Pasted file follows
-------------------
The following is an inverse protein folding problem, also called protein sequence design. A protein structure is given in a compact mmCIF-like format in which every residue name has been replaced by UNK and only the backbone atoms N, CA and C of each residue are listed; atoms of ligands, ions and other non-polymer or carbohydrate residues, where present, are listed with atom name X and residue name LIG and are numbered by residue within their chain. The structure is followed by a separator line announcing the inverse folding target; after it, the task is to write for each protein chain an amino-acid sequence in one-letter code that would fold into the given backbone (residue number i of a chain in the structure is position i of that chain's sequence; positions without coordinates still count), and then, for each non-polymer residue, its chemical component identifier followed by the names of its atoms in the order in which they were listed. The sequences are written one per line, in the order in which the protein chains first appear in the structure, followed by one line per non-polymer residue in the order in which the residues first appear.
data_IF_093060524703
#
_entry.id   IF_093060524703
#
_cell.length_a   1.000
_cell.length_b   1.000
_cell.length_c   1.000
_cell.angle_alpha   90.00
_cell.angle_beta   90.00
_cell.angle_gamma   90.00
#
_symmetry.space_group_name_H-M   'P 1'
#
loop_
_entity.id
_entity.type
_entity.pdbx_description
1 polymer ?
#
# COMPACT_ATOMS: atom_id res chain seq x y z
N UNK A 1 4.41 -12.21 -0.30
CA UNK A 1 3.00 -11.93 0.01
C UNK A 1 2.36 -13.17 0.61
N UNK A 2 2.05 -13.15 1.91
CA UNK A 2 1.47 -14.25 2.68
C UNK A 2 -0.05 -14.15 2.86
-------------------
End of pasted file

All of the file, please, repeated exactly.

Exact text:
The following is an inverse protein folding problem, also called protein sequence design. A protein structure is given in a compact mmCIF-like format in which every residue name has been replaced by UNK and only the backbone atoms N, CA and C of each residue are listed; atoms of ligands, ions and other non-polymer or carbohydrate residues, where present, are listed with atom name X and residue name LIG and are numbered by residue within their chain. The structure is followed by a separator line announcing the inverse folding target; after it, the task is to write for each protein chain an amino-acid sequence in one-letter code that would fold into the given backbone (residue number i of a chain in the structure is position i of that chain's sequence; positions without coordinates still count), and then, for each non-polymer residue, its chemical component identifier followed by the names of its atoms in the order in which they were listed. The sequences are written one per line, in the order in which the protein chains first appear in the structure, followed by one line per non-polymer residue in the order in which the residues first appear.
data_IF_093060524703
#
_entry.id   IF_093060524703
#
_cell.length_a   1.000
_cell.length_b   1.000
_cell.length_c   1.000
_cell.angle_alpha   90.00
_cell.angle_beta   90.00
_cell.angle_gamma   90.00
#
_symmetry.space_group_name_H-M   'P 1'
#
loop_
_entity.id
_entity.type
_entity.pdbx_description
1 polymer ?
#
# COMPACT_ATOMS: atom_id res chain seq x y z
N UNK A 1 4.41 -12.21 -0.30
CA UNK A 1 3.00 -11.93 0.01
C UNK A 1 2.36 -13.17 0.61
N UNK A 2 2.05 -13.15 1.91
CA UNK A 2 1.47 -14.25 2.68
C UNK A 2 -0.05 -14.15 2.86